by Bryan Furuness
Imagine me, a rumpled professor, standing in the end zone of a football field. In the other end zone is a student. “Come over here!” I call. The student takes a few steps out to her own five-yard line.
“Here?” she says.
“No, here!” I say, pointing down at my own end zone.
She takes one more step and smiles. “Oh, here.”
I lie down on the grass and go to sleep for a million years.
For years, this was pretty much how I taught revision. I asked students to make substantial changes. I gave them suggestions and strategies. Why didn’t it work? Why was it so hard to get them to go beyond tinkering and polishing?
It wasn’t until I read “Revision Strategies of Student Writers and Experienced Adult Writers” by Nancy Sommers, founder of the Harvard Writing Project, that I finally understood. My students’ tentative approach to revision didn’t come from a place of laziness or caution. It wasn’t due to a lack of skill, either. It was firmly rooted in their philosophy of writing. What you think about writing, it turns out, informs the way you rewrite.
Thinking about Writing
Here’s a typical student view of the relationship between ideas and writing: I already have my idea. Writing is a way of communicating that idea. My job is to find the right words.
An experienced writer, on the other hand, is more likely to think: I have an idea, but I know that it’s not fully formed. Writing is a way of discovering what I really think, and then developing and deepening that idea. Writing is a way of making meaning.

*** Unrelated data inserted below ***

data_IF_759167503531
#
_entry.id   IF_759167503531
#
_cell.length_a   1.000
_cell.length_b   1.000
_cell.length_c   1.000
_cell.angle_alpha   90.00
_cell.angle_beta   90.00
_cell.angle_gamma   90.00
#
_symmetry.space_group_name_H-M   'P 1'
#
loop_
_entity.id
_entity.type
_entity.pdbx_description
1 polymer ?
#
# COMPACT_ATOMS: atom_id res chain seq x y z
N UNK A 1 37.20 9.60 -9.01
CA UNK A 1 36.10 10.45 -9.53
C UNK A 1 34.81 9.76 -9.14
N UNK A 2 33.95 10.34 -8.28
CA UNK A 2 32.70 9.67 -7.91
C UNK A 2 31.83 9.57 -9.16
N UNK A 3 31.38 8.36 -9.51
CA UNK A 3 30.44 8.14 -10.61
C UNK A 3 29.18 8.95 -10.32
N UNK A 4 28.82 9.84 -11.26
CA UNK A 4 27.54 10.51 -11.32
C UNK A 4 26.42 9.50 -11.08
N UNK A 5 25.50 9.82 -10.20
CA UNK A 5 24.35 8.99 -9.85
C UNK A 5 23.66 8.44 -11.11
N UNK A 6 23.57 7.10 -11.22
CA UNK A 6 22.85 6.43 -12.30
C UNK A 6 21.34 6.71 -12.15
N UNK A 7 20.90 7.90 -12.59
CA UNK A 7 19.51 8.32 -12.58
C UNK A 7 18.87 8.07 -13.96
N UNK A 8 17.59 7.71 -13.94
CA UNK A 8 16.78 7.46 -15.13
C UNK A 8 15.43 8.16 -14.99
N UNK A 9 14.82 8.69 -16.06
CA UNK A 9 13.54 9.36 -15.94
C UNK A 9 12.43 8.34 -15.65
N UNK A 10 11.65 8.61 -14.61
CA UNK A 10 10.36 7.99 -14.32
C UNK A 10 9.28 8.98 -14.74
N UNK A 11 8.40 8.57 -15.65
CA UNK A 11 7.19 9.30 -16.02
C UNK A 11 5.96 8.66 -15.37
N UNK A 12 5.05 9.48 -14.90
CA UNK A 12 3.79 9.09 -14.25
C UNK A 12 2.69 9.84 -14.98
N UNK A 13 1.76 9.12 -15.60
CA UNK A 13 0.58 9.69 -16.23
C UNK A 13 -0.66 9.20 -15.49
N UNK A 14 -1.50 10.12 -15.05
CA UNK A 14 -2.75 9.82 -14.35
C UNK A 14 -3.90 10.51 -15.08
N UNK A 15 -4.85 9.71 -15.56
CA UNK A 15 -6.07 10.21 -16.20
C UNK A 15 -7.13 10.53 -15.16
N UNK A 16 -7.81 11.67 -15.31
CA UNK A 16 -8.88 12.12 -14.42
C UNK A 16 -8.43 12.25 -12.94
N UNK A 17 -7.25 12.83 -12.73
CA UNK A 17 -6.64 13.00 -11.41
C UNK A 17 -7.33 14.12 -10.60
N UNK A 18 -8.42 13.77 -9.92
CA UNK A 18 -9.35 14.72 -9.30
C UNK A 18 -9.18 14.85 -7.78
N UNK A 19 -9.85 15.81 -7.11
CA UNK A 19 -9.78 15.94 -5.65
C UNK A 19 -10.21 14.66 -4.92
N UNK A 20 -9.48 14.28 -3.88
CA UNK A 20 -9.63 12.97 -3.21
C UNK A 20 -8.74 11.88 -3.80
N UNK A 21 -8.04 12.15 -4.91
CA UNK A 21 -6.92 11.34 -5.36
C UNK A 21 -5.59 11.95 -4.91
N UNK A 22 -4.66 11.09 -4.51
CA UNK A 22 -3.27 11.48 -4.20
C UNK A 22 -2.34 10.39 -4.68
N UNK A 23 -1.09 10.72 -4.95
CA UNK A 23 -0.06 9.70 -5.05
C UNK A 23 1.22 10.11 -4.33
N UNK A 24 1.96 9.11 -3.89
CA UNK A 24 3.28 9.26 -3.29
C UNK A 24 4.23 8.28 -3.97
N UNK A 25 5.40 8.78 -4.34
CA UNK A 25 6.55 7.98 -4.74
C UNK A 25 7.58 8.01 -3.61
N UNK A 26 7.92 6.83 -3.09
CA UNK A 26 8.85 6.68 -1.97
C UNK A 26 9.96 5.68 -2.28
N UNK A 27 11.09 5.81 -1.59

To put it another way, experienced practitioners write to figure out what they mean to say, while students think they know what they want to say at the start of a project.
Thinking about Rewriting
If you think that your idea is fully-formed, of course you will be reluctant to make any big changes. Big changes might alter your idea—and why would you want to do that? Rather, you’d try to make little changes to communicate your initial idea more clearly.
Which is exactly what Sommers found. When she asked students to define revision, they talked about reading through a draft and replacing words and phrases. For one student, revising meant “using better words and eliminating words that are not needed. I go over and change words around.”
For the students in Sommers’s study, revising=rewording (I’m painting with a broad brush here, I know. But I can think of few exceptions. Sommers is really onto something.) But when Sommers asked for a definition of revision from a cadre of experienced writers—journalists, editors, academics—she found that they were breaking out the earth-moving equipment. For one experienced writer, revising meant “taking apart what I have written and putting it back together again . . . I find out which ideas can be developed and which should be dropped.” Ideas, not individual words. Considering the whole, not little parts in isolation.
From the Philosophical to the Practical
Sommers identifies four levels of change that can happen during revision: word, phrase, sentence, idea. I propose adding a fifth level: structure, or architecture. This would come into play when you’re working with blocks bigger than sentences—paragraphs, scenes, sections, chapters—or changing the form entirely. Here, then, are my revised levels, with the lowest order on the bottom and the highest order on top.
While most students get stuck on the lower levels, experienced writers can access all five levels, though they tend to start with the highest level. Experienced writers are like hawks, soaring over a manuscript to view the whole hunting ground, but able to swoop down to a line, a single word. Novice writers are more like dachshunds, sniffing along the lines, seeing each little part without much sense of how it relates to the whole.
Okay, Furunicorn, experienced writers are magical hawk-gods who can see in five dimensions. But what do they actually do on these levels?